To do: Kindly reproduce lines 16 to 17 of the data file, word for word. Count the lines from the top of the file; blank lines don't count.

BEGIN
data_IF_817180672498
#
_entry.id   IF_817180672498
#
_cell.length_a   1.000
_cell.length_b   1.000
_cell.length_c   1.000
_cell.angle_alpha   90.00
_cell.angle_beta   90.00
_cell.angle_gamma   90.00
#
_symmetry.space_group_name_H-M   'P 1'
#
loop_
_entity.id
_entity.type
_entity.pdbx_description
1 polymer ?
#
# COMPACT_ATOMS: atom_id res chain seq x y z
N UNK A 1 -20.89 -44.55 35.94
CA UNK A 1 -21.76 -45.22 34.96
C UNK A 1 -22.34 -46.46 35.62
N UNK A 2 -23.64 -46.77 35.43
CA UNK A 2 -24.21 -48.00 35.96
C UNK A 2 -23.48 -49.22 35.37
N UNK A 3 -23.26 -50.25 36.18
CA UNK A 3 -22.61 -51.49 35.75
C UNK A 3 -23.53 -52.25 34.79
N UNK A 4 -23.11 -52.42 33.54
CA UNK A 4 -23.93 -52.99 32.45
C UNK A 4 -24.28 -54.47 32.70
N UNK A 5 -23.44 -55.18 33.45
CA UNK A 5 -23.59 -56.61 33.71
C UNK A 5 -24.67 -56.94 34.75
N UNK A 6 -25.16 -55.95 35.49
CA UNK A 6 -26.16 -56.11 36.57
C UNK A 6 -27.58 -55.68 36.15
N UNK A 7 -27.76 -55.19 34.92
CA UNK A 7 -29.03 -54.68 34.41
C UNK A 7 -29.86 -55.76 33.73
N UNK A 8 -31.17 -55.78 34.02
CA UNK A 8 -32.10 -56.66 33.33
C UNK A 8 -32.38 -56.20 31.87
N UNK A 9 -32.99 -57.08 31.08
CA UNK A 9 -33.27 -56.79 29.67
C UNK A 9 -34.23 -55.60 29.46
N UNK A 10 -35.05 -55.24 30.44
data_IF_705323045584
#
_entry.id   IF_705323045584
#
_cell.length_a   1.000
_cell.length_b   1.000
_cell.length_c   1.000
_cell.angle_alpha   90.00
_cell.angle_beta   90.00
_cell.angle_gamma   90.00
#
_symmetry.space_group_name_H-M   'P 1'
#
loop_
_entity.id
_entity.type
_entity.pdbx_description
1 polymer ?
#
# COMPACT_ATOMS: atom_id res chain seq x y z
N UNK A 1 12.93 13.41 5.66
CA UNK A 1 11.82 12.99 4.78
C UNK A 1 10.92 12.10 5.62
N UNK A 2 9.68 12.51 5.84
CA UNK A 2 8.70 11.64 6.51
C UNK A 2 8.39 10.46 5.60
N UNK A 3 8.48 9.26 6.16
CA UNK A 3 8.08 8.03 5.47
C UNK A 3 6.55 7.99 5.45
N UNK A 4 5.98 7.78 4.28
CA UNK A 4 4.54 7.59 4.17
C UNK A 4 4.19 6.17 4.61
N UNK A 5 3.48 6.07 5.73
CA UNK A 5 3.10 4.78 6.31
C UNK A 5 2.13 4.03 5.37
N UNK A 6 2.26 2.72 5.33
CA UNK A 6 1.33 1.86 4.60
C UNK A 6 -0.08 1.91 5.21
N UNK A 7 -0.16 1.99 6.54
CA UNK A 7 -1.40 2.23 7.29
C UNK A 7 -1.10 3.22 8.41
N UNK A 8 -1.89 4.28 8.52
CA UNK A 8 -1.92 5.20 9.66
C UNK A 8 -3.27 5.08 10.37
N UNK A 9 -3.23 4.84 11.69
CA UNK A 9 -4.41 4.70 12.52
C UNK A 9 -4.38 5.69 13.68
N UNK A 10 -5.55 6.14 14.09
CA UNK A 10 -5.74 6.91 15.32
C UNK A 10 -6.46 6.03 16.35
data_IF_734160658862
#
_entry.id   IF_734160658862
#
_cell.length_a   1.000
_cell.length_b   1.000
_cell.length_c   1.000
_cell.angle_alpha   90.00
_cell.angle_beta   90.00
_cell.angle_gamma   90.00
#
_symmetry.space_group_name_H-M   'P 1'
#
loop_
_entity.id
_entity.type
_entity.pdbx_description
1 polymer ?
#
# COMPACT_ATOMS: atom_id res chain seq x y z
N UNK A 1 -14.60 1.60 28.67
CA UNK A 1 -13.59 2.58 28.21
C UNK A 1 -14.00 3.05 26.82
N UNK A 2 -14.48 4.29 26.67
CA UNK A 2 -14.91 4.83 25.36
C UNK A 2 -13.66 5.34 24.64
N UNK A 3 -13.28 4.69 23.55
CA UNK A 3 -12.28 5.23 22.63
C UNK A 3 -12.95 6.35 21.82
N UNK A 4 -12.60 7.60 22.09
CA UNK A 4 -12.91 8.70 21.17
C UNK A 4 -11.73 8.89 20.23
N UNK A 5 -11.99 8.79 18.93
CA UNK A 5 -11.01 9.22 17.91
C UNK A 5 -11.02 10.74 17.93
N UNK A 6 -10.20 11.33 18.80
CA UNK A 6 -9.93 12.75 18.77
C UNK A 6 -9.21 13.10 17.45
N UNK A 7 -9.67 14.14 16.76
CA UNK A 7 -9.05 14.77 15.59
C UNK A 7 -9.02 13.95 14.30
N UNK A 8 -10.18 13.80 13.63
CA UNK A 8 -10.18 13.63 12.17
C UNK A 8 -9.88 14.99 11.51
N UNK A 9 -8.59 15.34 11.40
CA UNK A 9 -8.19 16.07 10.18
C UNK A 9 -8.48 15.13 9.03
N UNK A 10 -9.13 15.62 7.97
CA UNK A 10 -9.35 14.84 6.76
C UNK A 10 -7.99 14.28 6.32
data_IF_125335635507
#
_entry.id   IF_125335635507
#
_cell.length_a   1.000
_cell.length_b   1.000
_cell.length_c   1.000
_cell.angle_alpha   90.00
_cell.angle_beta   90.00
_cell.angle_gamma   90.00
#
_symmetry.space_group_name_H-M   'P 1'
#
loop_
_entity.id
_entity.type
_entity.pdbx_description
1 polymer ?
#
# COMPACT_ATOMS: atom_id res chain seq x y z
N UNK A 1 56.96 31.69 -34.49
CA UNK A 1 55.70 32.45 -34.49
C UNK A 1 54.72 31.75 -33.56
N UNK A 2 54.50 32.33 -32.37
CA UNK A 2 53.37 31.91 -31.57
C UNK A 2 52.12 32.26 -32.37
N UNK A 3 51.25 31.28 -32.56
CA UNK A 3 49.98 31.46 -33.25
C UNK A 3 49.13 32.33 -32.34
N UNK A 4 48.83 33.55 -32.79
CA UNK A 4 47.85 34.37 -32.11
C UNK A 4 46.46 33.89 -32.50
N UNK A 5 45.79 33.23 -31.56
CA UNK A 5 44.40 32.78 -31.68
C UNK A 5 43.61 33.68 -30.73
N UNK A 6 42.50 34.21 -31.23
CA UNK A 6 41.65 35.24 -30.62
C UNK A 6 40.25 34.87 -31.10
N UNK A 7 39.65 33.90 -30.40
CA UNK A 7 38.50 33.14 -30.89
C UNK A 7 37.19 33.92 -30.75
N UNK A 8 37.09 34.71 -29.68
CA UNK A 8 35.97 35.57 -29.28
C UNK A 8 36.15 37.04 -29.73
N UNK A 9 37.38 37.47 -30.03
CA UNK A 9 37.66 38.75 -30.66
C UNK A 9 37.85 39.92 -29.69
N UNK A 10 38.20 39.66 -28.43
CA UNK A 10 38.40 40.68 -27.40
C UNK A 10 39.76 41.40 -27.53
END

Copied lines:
_entity.type
_entity.pdbx_description